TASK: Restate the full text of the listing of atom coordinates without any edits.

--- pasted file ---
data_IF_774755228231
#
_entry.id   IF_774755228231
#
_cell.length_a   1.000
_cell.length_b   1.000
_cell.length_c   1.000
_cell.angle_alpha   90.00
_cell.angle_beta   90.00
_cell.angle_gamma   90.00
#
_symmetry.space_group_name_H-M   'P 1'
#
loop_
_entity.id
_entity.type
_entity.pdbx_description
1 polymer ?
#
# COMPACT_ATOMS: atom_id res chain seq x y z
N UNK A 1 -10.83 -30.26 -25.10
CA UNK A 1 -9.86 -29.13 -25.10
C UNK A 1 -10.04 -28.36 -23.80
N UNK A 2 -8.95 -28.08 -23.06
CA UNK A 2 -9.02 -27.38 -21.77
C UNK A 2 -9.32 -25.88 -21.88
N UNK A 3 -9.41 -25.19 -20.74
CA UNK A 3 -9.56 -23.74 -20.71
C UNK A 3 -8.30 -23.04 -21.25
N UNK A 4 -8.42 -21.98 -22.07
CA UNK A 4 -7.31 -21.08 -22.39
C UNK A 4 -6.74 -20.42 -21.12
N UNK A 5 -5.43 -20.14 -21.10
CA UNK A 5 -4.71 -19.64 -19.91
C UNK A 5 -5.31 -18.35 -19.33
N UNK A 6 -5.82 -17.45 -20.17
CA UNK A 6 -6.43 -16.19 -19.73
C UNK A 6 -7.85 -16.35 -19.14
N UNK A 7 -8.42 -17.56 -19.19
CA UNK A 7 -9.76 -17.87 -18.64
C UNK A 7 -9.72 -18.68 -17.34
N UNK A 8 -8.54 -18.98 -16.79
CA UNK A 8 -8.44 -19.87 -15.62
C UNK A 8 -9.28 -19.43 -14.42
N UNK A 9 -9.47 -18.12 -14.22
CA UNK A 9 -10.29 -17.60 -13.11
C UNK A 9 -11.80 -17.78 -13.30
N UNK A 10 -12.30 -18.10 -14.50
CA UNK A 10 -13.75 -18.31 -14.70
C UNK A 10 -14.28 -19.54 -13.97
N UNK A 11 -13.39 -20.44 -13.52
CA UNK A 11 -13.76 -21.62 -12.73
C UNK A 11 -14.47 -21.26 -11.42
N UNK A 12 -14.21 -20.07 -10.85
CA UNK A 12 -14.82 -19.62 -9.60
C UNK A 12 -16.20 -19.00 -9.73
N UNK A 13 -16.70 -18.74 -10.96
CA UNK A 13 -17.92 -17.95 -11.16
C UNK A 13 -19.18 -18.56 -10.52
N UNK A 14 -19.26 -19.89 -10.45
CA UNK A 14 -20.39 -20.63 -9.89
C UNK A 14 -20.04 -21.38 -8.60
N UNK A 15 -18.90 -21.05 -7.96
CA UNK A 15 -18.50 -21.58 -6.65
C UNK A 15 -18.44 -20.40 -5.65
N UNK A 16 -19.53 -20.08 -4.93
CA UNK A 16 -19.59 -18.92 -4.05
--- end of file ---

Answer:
data_IF_774755228231
#
_entry.id   IF_774755228231
#
_cell.length_a   1.000
_cell.length_b   1.000
_cell.length_c   1.000
_cell.angle_alpha   90.00
_cell.angle_beta   90.00
_cell.angle_gamma   90.00
#
_symmetry.space_group_name_H-M   'P 1'
#
loop_
_entity.id
_entity.type
_entity.pdbx_description
1 polymer ?
#
# COMPACT_ATOMS: atom_id res chain seq x y z
N UNK A 1 -10.83 -30.26 -25.10
CA UNK A 1 -9.86 -29.13 -25.10
C UNK A 1 -10.04 -28.36 -23.80
N UNK A 2 -8.95 -28.08 -23.06
CA UNK A 2 -9.02 -27.38 -21.77
C UNK A 2 -9.32 -25.88 -21.88
N UNK A 3 -9.41 -25.19 -20.74
CA UNK A 3 -9.56 -23.74 -20.71
C UNK A 3 -8.30 -23.04 -21.25
N UNK A 4 -8.42 -21.98 -22.07
CA UNK A 4 -7.31 -21.08 -22.39
C UNK A 4 -6.74 -20.42 -21.12
N UNK A 5 -5.43 -20.14 -21.10
CA UNK A 5 -4.71 -19.64 -19.91
C UNK A 5 -5.31 -18.35 -19.33
N UNK A 6 -5.82 -17.45 -20.17
CA UNK A 6 -6.43 -16.19 -19.73
C UNK A 6 -7.85 -16.35 -19.14
N UNK A 7 -8.42 -17.56 -19.19
CA UNK A 7 -9.76 -17.87 -18.64
C UNK A 7 -9.72 -18.68 -17.34
N UNK A 8 -8.54 -18.98 -16.79
CA UNK A 8 -8.44 -19.87 -15.62
C UNK A 8 -9.28 -19.43 -14.42
N UNK A 9 -9.47 -18.12 -14.22
CA UNK A 9 -10.29 -17.60 -13.11
C UNK A 9 -11.80 -17.78 -13.30
N UNK A 10 -12.30 -18.10 -14.50
CA UNK A 10 -13.75 -18.31 -14.70
C UNK A 10 -14.28 -19.54 -13.97
N UNK A 11 -13.39 -20.44 -13.52
CA UNK A 11 -13.76 -21.62 -12.73
C UNK A 11 -14.47 -21.26 -11.42
N UNK A 12 -14.21 -20.07 -10.85
CA UNK A 12 -14.82 -19.62 -9.60
C UNK A 12 -16.20 -19.00 -9.73
N UNK A 13 -16.70 -18.74 -10.96
CA UNK A 13 -17.92 -17.95 -11.16
C UNK A 13 -19.18 -18.56 -10.52
N UNK A 14 -19.26 -19.89 -10.45
CA UNK A 14 -20.39 -20.63 -9.89
C UNK A 14 -20.04 -21.38 -8.60
N UNK A 15 -18.90 -21.05 -7.96
CA UNK A 15 -18.50 -21.58 -6.65
C UNK A 15 -18.44 -20.40 -5.65
N UNK A 16 -19.53 -20.08 -4.93
CA UNK A 16 -19.59 -18.92 -4.05